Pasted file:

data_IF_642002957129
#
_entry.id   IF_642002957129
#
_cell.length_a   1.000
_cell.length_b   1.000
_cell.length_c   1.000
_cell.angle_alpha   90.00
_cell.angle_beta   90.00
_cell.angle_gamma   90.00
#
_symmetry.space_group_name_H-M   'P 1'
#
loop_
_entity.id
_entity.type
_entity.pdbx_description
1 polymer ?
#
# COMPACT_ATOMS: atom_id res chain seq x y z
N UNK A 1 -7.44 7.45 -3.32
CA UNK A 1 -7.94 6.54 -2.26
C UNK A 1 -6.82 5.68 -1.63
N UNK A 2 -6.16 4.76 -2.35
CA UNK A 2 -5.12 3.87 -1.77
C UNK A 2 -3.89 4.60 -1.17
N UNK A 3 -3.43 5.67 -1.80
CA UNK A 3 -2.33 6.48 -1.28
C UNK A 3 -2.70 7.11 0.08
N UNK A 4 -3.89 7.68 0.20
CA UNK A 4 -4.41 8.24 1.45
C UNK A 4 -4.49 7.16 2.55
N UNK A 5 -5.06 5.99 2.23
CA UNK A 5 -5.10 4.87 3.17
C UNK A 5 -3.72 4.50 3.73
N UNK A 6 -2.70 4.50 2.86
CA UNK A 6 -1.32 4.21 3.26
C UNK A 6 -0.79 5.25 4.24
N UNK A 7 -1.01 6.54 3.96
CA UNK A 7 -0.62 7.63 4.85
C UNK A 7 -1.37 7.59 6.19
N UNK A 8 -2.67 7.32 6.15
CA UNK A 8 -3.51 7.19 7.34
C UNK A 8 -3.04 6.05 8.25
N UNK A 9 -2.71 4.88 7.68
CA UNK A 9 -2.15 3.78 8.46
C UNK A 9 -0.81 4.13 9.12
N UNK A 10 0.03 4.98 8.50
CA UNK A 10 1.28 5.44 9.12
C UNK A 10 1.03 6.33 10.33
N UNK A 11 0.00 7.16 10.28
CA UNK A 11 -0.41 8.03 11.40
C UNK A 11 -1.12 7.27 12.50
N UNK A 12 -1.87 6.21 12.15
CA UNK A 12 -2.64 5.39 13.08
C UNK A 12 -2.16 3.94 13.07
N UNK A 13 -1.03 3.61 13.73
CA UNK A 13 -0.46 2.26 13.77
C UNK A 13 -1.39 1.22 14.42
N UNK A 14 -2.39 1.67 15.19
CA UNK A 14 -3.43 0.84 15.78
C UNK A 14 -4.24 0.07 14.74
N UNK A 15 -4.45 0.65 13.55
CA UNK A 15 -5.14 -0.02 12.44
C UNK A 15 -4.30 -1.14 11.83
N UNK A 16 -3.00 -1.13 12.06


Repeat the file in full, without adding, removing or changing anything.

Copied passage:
data_IF_642002957129
#
_entry.id   IF_642002957129
#
_cell.length_a   1.000
_cell.length_b   1.000
_cell.length_c   1.000
_cell.angle_alpha   90.00
_cell.angle_beta   90.00
_cell.angle_gamma   90.00
#
_symmetry.space_group_name_H-M   'P 1'
#
loop_
_entity.id
_entity.type
_entity.pdbx_description
1 polymer ?
#
# COMPACT_ATOMS: atom_id res chain seq x y z
N UNK A 1 -7.44 7.45 -3.32
CA UNK A 1 -7.94 6.54 -2.26
C UNK A 1 -6.82 5.68 -1.63
N UNK A 2 -6.16 4.76 -2.35
CA UNK A 2 -5.12 3.87 -1.77
C UNK A 2 -3.89 4.60 -1.17
N UNK A 3 -3.43 5.67 -1.80
CA UNK A 3 -2.33 6.48 -1.28
C UNK A 3 -2.70 7.11 0.08
N UNK A 4 -3.89 7.68 0.20
CA UNK A 4 -4.41 8.24 1.45
C UNK A 4 -4.49 7.16 2.55
N UNK A 5 -5.06 5.99 2.23
CA UNK A 5 -5.10 4.87 3.17
C UNK A 5 -3.72 4.50 3.73
N UNK A 6 -2.70 4.50 2.86
CA UNK A 6 -1.32 4.21 3.26
C UNK A 6 -0.79 5.25 4.24
N UNK A 7 -1.01 6.54 3.96
CA UNK A 7 -0.62 7.63 4.85
C UNK A 7 -1.37 7.59 6.19
N UNK A 8 -2.67 7.32 6.15
CA UNK A 8 -3.51 7.19 7.34
C UNK A 8 -3.04 6.05 8.25
N UNK A 9 -2.71 4.88 7.68
CA UNK A 9 -2.15 3.78 8.46
C UNK A 9 -0.81 4.13 9.12
N UNK A 10 0.03 4.98 8.50
CA UNK A 10 1.28 5.44 9.12
C UNK A 10 1.03 6.33 10.33
N UNK A 11 0.00 7.16 10.28
CA UNK A 11 -0.41 8.03 11.40
C UNK A 11 -1.12 7.27 12.50
N UNK A 12 -1.87 6.21 12.15
CA UNK A 12 -2.64 5.39 13.08
C UNK A 12 -2.16 3.94 13.07
N UNK A 13 -1.03 3.61 13.73
CA UNK A 13 -0.46 2.26 13.77
C UNK A 13 -1.39 1.22 14.42
N UNK A 14 -2.39 1.67 15.19
CA UNK A 14 -3.43 0.84 15.78
C UNK A 14 -4.24 0.07 14.74
N UNK A 15 -4.45 0.65 13.55
CA UNK A 15 -5.14 -0.02 12.44
C UNK A 15 -4.30 -1.14 11.83
N UNK A 16 -3.00 -1.13 12.06